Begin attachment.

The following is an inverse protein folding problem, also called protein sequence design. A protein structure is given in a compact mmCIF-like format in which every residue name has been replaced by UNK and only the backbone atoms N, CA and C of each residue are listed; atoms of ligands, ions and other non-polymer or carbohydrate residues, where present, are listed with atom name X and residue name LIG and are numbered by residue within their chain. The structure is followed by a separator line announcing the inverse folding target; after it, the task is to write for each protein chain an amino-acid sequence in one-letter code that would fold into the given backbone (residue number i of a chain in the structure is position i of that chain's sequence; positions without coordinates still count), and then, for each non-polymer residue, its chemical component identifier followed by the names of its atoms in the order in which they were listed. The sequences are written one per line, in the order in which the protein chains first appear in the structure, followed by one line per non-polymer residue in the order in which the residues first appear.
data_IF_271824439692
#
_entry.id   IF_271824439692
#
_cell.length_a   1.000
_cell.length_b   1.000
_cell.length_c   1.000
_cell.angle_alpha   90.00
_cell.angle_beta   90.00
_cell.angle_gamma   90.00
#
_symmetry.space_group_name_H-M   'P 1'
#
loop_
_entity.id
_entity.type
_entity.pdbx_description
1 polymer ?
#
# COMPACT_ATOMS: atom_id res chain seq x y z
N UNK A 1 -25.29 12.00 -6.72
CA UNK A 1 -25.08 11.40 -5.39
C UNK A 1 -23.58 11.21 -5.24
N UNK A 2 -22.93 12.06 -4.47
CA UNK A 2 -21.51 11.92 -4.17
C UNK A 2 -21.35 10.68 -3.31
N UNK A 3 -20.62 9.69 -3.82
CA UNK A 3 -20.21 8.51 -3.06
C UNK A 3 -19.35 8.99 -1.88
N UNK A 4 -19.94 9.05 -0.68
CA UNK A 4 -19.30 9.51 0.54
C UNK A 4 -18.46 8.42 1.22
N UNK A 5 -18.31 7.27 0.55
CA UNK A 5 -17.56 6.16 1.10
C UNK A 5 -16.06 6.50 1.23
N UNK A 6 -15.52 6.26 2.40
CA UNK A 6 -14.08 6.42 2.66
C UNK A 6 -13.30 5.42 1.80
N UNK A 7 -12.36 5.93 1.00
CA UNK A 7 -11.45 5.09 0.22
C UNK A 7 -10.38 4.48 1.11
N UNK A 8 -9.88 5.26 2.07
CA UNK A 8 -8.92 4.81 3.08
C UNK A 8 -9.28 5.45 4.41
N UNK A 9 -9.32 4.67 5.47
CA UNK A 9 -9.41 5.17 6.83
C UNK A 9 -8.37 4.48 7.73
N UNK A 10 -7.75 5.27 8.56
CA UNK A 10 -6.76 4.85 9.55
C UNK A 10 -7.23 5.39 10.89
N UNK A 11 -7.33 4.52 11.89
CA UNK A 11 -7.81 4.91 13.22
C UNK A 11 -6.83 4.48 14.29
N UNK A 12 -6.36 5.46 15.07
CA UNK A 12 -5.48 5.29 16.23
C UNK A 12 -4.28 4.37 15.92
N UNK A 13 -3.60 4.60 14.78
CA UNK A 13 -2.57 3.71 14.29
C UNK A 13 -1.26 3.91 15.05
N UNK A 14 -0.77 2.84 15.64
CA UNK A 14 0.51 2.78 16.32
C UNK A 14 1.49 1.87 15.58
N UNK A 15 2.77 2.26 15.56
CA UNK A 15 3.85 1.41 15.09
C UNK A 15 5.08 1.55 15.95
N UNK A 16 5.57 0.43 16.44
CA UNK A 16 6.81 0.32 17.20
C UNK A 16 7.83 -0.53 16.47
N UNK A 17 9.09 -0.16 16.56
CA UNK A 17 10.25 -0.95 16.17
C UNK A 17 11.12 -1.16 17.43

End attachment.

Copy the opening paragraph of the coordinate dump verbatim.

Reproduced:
The following is an inverse protein folding problem, also called protein sequence design. A protein structure is given in a compact mmCIF-like format in which every residue name has been replaced by UNK and only the backbone atoms N, CA and C of each residue are listed; atoms of ligands, ions and other non-polymer or carbohydrate residues, where present, are listed with atom name X and residue name LIG and are numbered by residue within their chain. The structure is followed by a separator line announcing the inverse folding target; after it, the task is to write for each protein chain an amino-acid sequence in one-letter code that would fold into the given backbone (residue number i of a chain in the structure is position i of that chain's sequence; positions without coordinates still count), and then, for each non-polymer residue, its chemical component identifier followed by the names of its atoms in the order in which they were listed. The sequences are written one per line, in the order in which the protein chains first appear in the structure, followed by one line per non-polymer residue in the order in which the residues first appear.